A manicure, a massage and a lesson in mechanics.
It's not what most expect when they bring their car in for servicing. But one brand-new garage near Paris is revamping the masculinist mode of auto repair to suit a female clientele.
Only Girls, which opened in May in the suburb of Saint-Ouen-l'Aumone, caters to women who feel they've been sold short and charged long by mechanics in traditional auto shops.
"When you're a woman, it's like you've got 'sucker' tattooed on your forehead," says Sandrine Hautenne, one happy 42-year-old customer.
"One time, I went round to three different garages, and got three different estimates. Since then, I've sent my uncle to get estimates and -- guess what? -- the prices have dropped!"
From cam belt to brake pads, customer Sandrine got a 15-minute run-down on her car from a female mechanic. "If it had been a man, he wouldn't have explained any of this to me," she says.
With only a month to its name, Only Girls has seen 40 customers, two-thirds of them women. "They're so welcoming here!" gushes Jennifer Collon, a 25-year-old who was drying her ruby-red nails after a manicure here.
In addition to the "beauty corner", the garage includes a children's playroom. Its waiting room is more akin to a beauty spa than traditional garage, with mauve-coloured wallpaper, hardwood floors, flickering candles and velvet sofas.
With increasing numbers of women living alone or taking control of domestic affairs, it's simply good business to cater to them, says Rodolphe Bonnasse, from the communication group CA Com.
- 'Less macho' style -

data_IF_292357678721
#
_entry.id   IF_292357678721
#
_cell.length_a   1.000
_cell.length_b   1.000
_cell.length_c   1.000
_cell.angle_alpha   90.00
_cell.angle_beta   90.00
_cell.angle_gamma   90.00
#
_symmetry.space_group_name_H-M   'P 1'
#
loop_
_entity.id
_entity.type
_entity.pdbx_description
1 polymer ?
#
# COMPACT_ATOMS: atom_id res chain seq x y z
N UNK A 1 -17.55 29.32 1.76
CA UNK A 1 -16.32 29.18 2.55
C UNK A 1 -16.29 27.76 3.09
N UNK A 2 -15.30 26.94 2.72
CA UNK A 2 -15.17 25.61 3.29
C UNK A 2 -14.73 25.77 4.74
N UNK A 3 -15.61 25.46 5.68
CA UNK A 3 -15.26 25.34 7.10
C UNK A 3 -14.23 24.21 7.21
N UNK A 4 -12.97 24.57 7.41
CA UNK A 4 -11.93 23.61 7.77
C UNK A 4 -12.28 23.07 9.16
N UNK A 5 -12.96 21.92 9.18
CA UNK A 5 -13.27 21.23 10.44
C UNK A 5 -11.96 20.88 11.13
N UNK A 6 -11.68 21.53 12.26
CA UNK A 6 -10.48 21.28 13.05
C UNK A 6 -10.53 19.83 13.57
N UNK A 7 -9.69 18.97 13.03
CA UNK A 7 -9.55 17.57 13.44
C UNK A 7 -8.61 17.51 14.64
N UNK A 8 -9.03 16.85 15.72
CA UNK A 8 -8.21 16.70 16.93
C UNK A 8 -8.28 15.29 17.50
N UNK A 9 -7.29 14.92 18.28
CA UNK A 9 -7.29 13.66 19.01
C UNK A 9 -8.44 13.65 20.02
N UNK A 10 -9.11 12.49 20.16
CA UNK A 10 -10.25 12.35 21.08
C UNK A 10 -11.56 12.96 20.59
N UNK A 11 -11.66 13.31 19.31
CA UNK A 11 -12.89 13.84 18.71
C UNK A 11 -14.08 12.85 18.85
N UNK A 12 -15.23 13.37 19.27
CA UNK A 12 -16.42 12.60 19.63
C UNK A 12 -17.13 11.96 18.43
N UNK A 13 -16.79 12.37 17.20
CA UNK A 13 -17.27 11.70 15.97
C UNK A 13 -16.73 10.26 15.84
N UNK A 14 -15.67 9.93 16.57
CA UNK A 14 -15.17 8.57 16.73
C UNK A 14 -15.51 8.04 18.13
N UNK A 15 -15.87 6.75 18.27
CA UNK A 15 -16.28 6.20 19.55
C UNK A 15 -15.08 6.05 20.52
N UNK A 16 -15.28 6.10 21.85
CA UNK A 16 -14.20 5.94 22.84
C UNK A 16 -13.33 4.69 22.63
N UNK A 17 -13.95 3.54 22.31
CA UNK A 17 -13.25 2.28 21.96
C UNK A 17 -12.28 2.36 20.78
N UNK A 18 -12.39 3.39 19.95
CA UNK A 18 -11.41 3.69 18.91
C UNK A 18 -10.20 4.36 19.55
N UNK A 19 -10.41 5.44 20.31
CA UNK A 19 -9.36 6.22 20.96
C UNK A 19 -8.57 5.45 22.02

"The range of goods and services on offer has adapted to societal changes" over the past decade, he says, adding that for companies it's ultimately about "opening up new growth channels".
France, Bonnasse notes, has been a straggler in this so-called "gender marketing" trend -- behind, say, England and Japan -- but now has an array of sports clubs, insurance companies and even credit cards catering specifically to women customers.
For some feminist critics, like blogger Sophie Gourian, the trend is more a shallow marketing ploy than a reflection of women's lib. "The whole discourse behind this is really pretty old-fashioned, based on stereotypes" suggesting that women are "a bit daft", she says.
But for Only Girls' two female auto mechanics, it's been a professional windfall.
Aurore Dabireau spent three years struggling to find a job after earning a degree in auto mechanics. "Garage owners are sceptical (about hiring me), and I've often been told, 'you've got no place here'," she said.
Only Girls is France's second made-for-women auto mechanic, following a first female garage in the southern French city of Montpellier.
Hautenne says customers like her come here seeking "more transparency" about their repairs, and a "less macho" style.
"We only change what is strictly necessary, and we show our customers the parts and explain what we're doing," says manager Laid Hdachi.
Only Women sets its gender aims high, for customers and staff -- but in at least one respect it is still traditional: its manager, Hdachi, is a man.